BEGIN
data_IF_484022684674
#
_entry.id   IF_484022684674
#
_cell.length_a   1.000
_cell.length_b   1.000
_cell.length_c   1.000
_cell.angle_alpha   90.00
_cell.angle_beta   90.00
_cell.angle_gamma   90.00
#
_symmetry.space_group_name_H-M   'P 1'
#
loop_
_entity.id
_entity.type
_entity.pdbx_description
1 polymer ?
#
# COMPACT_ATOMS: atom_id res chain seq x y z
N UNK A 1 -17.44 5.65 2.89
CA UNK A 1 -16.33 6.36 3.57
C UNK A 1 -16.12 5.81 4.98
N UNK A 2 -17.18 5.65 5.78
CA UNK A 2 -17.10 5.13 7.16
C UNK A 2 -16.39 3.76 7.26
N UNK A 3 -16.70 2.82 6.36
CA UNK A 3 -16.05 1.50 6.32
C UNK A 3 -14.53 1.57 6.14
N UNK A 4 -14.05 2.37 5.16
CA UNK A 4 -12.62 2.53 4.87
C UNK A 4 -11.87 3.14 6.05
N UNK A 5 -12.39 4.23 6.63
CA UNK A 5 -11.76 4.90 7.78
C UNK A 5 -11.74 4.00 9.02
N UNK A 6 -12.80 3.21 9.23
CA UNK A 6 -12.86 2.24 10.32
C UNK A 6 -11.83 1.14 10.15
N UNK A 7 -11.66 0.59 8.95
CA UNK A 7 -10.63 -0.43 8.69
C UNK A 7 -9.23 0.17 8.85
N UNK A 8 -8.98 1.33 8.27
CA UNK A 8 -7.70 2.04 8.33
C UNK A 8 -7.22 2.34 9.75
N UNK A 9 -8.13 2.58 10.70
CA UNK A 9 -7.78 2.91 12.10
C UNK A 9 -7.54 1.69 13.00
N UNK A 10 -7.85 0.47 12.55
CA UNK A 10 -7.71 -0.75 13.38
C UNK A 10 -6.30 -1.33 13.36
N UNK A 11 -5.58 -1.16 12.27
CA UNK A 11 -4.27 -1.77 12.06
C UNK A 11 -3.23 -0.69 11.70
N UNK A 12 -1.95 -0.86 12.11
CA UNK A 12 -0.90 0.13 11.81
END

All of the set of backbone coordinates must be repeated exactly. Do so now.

data_IF_484022684674
#
_entry.id   IF_484022684674
#
_cell.length_a   1.000
_cell.length_b   1.000
_cell.length_c   1.000
_cell.angle_alpha   90.00
_cell.angle_beta   90.00
_cell.angle_gamma   90.00
#
_symmetry.space_group_name_H-M   'P 1'
#
loop_
_entity.id
_entity.type
_entity.pdbx_description
1 polymer ?
#
# COMPACT_ATOMS: atom_id res chain seq x y z
N UNK A 1 -17.44 5.65 2.89
CA UNK A 1 -16.33 6.36 3.57
C UNK A 1 -16.12 5.81 4.98
N UNK A 2 -17.18 5.65 5.78
CA UNK A 2 -17.10 5.13 7.16
C UNK A 2 -16.39 3.76 7.26
N UNK A 3 -16.70 2.82 6.36
CA UNK A 3 -16.05 1.50 6.32
C UNK A 3 -14.53 1.57 6.14
N UNK A 4 -14.05 2.37 5.16
CA UNK A 4 -12.62 2.53 4.87
C UNK A 4 -11.87 3.14 6.05
N UNK A 5 -12.39 4.23 6.63
CA UNK A 5 -11.76 4.90 7.78
C UNK A 5 -11.74 4.00 9.02
N UNK A 6 -12.80 3.21 9.23
CA UNK A 6 -12.86 2.24 10.32
C UNK A 6 -11.83 1.14 10.15
N UNK A 7 -11.66 0.59 8.95
CA UNK A 7 -10.63 -0.43 8.69
C UNK A 7 -9.23 0.17 8.85
N UNK A 8 -8.98 1.33 8.27
CA UNK A 8 -7.70 2.04 8.33
C UNK A 8 -7.22 2.34 9.75
N UNK A 9 -8.13 2.58 10.70
CA UNK A 9 -7.78 2.91 12.10
C UNK A 9 -7.54 1.69 13.00
N UNK A 10 -7.85 0.47 12.55
CA UNK A 10 -7.71 -0.75 13.38
C UNK A 10 -6.30 -1.33 13.36
N UNK A 11 -5.58 -1.16 12.27
CA UNK A 11 -4.27 -1.77 12.06
C UNK A 11 -3.23 -0.69 11.70
N UNK A 12 -1.95 -0.86 12.11
CA UNK A 12 -0.90 0.13 11.81